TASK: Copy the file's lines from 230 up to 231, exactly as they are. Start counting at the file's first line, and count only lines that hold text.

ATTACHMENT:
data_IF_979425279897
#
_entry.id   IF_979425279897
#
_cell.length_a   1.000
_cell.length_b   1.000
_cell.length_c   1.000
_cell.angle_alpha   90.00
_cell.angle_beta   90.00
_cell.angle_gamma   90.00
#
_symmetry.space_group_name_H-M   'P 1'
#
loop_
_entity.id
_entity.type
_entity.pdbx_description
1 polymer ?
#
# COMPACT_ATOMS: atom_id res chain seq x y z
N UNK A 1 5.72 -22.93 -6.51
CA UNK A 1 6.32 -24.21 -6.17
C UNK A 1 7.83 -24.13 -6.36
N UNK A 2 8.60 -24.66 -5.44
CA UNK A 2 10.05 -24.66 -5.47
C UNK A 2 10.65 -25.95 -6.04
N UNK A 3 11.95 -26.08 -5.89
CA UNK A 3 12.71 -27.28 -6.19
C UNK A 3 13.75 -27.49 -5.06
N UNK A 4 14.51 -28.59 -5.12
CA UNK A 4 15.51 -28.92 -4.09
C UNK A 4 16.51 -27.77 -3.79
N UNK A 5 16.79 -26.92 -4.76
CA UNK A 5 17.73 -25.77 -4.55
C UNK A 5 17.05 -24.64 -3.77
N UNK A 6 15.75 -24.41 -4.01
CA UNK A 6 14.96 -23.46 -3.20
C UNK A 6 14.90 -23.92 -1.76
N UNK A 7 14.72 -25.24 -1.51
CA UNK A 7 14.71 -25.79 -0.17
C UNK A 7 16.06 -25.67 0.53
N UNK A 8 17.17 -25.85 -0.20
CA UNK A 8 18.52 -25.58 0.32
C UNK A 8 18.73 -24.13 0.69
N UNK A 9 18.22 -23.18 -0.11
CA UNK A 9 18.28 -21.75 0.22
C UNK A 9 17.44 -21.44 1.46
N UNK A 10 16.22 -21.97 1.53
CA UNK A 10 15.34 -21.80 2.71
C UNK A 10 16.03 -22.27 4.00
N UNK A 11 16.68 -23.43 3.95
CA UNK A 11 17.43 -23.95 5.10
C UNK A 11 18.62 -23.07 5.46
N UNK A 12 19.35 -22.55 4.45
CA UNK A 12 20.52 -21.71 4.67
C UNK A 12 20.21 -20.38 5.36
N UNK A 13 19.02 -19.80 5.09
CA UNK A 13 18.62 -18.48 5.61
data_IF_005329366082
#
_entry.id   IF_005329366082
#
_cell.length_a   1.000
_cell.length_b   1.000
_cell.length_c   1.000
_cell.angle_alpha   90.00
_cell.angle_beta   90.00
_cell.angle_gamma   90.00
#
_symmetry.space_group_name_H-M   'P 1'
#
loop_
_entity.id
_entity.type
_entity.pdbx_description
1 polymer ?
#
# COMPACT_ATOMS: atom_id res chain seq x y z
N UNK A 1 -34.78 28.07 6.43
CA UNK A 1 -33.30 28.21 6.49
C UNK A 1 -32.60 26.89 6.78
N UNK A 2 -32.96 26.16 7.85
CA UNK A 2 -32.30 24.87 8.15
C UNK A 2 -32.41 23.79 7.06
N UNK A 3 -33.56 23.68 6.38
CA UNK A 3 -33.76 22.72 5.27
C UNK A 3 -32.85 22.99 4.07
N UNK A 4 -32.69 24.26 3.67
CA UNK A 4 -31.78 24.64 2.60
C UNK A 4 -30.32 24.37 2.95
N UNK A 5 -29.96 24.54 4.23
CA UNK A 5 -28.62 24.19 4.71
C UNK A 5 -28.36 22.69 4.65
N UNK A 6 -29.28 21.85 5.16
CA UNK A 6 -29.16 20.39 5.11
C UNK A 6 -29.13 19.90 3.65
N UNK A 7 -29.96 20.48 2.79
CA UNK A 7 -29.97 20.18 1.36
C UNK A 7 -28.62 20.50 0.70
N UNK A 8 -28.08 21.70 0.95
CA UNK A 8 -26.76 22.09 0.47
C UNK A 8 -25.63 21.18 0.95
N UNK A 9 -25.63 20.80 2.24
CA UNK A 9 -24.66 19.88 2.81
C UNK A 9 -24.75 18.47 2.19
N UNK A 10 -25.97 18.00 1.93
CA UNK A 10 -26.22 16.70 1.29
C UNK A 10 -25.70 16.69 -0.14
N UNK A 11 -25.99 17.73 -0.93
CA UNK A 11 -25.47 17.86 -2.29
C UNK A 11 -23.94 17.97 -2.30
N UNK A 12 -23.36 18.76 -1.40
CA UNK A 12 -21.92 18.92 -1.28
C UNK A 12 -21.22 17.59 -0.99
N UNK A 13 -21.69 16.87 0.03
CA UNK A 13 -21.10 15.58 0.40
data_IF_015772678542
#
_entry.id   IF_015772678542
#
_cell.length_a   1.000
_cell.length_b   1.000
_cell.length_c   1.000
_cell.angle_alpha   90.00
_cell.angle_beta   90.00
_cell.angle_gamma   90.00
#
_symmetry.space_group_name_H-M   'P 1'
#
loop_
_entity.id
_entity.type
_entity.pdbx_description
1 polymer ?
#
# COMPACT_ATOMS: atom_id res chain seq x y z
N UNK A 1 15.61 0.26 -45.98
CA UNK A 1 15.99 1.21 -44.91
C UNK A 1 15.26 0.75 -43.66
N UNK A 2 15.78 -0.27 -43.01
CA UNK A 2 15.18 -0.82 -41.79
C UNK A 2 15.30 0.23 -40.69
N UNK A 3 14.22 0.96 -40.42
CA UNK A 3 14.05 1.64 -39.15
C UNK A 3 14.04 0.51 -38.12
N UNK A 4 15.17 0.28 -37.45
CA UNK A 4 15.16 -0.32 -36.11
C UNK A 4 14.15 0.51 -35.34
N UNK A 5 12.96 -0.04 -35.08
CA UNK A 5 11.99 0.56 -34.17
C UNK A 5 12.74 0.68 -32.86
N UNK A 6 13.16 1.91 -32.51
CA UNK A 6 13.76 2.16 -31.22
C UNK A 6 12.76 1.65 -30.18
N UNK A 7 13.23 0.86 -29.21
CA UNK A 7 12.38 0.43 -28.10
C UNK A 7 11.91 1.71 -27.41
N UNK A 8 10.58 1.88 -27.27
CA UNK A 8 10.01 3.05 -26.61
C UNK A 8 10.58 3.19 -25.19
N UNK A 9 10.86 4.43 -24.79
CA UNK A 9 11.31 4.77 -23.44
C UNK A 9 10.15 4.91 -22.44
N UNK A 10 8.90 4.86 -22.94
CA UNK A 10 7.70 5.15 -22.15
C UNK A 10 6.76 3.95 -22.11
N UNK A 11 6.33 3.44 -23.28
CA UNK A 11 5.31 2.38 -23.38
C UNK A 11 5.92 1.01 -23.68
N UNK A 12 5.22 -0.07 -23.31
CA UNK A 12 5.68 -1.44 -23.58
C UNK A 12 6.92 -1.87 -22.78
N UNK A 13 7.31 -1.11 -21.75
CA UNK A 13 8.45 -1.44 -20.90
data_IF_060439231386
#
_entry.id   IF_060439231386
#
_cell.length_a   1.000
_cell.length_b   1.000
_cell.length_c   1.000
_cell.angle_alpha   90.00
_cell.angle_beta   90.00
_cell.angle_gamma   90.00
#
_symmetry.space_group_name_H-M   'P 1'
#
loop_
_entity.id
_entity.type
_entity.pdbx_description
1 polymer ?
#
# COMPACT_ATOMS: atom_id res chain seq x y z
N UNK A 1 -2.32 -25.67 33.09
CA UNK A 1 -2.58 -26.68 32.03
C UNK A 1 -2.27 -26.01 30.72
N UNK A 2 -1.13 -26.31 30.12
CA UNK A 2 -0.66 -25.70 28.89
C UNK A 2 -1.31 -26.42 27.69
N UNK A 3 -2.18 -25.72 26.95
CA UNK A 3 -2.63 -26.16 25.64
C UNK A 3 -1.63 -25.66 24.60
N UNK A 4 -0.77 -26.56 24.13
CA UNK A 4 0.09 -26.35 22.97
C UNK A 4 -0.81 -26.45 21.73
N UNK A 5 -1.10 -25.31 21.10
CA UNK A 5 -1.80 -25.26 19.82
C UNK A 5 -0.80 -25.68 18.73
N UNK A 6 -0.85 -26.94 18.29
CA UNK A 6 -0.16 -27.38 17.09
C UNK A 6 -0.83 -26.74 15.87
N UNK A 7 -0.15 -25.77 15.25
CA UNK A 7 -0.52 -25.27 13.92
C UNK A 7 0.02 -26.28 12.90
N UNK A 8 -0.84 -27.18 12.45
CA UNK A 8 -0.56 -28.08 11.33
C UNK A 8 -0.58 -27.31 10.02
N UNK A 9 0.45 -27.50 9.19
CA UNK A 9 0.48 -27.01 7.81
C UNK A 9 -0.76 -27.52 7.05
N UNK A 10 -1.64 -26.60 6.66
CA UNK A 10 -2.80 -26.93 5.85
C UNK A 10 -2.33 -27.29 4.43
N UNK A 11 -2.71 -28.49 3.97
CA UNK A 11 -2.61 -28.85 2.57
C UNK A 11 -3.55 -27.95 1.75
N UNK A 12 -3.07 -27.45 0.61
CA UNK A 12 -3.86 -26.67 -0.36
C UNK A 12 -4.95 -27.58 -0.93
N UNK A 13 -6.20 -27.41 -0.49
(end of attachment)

C UNK A 12 -4.95 -27.58 -0.93
N UNK A 13 -6.20 -27.41 -0.49